Whatever you decide, I wish you well. Living in a drug haze sucks the life and spirit out of us. It is a big step to say, "Enough of this. I want my life back."

WIth hope always
Well worded, Reachout. You hit it on the head. It is all but impossible to hide the symptoms. You're right about the Xanax, it can become a crutch, in Opiate WD's, benzos help with the jittery feelings and anxiety, but if not careful, taking too many is possible. All the more reason to have a "caretaker" if possible. The Wd's from Opiates usually don't kill anyone, but WD's from benzo cessation could. Maybe the Dr. could Rx some Wellbutrin or another SSRI for depression, I'm sure the Melatonin would be worth trying, Benadryl works for most, some can get hyper from it, but the main thing is dry mouth. Eating fruits and vegetables helps as well. Jackbeanstalk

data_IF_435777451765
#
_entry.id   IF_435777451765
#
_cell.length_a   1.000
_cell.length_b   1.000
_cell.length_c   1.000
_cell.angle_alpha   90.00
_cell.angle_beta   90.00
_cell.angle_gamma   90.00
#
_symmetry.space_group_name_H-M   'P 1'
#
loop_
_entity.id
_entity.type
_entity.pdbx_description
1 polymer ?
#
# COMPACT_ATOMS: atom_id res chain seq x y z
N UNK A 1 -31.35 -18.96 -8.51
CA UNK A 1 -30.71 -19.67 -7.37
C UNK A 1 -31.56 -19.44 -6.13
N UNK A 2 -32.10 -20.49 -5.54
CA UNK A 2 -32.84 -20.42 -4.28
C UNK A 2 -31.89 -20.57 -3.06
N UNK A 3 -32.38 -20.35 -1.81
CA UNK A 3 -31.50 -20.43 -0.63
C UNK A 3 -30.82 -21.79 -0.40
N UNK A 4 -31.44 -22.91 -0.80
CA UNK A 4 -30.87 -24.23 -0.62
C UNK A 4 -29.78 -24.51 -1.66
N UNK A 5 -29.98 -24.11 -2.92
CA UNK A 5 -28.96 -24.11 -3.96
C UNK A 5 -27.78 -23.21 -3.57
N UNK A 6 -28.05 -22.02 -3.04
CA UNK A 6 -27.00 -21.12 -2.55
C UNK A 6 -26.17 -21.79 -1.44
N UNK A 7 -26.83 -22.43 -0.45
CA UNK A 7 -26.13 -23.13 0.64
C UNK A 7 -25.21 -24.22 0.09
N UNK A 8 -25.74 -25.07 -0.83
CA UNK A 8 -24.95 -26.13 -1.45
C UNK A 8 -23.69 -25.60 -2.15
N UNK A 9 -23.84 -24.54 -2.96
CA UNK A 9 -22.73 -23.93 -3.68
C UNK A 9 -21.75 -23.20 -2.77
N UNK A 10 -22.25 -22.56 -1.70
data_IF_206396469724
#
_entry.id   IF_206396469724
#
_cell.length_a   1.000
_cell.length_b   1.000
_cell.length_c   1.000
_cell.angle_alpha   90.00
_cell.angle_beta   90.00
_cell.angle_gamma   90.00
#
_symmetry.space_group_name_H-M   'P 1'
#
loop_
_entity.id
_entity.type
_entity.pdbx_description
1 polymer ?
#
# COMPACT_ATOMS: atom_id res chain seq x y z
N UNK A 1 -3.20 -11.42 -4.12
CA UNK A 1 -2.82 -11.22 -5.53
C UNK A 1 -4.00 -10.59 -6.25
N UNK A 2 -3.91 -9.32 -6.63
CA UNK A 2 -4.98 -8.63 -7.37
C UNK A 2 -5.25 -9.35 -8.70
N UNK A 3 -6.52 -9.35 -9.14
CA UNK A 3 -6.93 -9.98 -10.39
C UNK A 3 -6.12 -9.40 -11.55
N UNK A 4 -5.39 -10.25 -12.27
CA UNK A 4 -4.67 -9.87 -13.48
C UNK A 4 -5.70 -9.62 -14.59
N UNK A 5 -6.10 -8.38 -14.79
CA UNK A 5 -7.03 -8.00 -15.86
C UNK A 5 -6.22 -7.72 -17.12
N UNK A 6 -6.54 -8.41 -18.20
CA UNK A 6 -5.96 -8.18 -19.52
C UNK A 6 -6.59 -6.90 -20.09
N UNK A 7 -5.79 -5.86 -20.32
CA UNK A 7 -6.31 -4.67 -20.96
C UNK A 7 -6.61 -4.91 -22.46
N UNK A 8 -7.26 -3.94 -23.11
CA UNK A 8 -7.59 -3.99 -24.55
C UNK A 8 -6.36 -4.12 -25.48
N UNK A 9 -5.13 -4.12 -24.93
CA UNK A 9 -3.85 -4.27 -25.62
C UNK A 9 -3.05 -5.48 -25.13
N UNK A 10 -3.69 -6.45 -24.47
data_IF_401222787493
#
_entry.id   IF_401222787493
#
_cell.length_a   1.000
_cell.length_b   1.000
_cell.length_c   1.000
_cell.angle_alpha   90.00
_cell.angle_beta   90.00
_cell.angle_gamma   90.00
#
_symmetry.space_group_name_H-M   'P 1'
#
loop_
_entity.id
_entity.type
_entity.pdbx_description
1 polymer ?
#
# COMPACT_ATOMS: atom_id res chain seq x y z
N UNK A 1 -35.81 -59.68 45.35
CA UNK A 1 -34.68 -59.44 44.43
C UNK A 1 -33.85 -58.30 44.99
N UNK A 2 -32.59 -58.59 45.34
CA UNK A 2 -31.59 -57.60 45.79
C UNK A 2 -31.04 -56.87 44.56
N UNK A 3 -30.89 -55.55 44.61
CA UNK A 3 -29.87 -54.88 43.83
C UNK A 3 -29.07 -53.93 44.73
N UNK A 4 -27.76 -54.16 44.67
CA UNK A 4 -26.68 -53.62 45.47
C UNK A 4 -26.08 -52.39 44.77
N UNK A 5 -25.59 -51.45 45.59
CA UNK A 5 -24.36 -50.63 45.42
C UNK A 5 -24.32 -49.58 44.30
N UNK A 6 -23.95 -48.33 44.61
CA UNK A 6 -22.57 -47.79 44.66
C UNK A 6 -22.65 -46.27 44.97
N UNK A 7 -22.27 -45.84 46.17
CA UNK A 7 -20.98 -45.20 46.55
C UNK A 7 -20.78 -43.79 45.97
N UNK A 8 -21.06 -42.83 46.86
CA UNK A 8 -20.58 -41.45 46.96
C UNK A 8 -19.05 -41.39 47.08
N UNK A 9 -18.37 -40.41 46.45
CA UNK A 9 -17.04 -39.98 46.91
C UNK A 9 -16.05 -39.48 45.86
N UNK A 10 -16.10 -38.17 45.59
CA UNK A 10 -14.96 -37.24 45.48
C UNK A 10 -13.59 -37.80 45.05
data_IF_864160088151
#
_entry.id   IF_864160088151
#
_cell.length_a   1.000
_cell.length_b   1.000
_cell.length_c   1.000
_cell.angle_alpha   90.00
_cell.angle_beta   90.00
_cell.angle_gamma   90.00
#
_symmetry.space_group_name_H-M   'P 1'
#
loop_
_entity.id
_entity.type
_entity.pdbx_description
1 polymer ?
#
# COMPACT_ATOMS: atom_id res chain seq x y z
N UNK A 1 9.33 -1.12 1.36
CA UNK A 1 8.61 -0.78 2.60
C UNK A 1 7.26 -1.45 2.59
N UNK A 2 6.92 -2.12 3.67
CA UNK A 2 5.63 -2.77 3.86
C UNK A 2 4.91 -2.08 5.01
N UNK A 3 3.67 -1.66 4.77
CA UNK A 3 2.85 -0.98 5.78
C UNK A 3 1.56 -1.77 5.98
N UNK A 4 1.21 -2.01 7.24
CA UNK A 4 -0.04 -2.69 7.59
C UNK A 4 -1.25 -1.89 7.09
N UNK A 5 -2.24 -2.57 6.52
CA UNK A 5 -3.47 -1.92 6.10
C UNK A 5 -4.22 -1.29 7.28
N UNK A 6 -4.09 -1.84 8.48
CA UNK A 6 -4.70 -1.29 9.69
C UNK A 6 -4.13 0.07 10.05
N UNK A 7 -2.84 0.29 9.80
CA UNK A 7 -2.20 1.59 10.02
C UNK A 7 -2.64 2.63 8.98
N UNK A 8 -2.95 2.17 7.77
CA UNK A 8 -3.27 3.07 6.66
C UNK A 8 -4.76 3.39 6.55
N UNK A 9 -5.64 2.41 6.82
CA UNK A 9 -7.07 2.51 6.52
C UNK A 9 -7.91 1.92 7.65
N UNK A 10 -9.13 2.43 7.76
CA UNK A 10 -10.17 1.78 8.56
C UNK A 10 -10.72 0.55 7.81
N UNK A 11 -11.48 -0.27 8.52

Mmmmmm . . . I don't know. Wine IS safer than Xanax, but not sure if could effectively ease withdrawal symptoms.

I stopped drinking years ago after being diagnosed with Generalized Anxiety Disorder, the main reason being that alcohol does NOT mix with benzos, but in addition, my doctor told me that it can also increase anxiety. Alcohol can also cause dehydration, which can be bad if you're experiencing diarrhea from the opiate withdrawal. It's also not an effective sleep aid. While alcohol may help you get to sleep initially, it can lead to a disruptive sleep. I would think that Benadryl or Unisom would be a more effective sleep aid, but I'm no doctor, so that's just a guess.

Whatever you do, never drink wine while you have Xanax in your system. I have been sternly warned by every doctor I've ever seen about the dangers of mixing benzos and alcohol, so do be careful with that.
Thanks for the responses again. I was thinking more of sipping the wine in the to ease anxiety not to necessarily sleep. I'll try the Benadryl. Just bought some.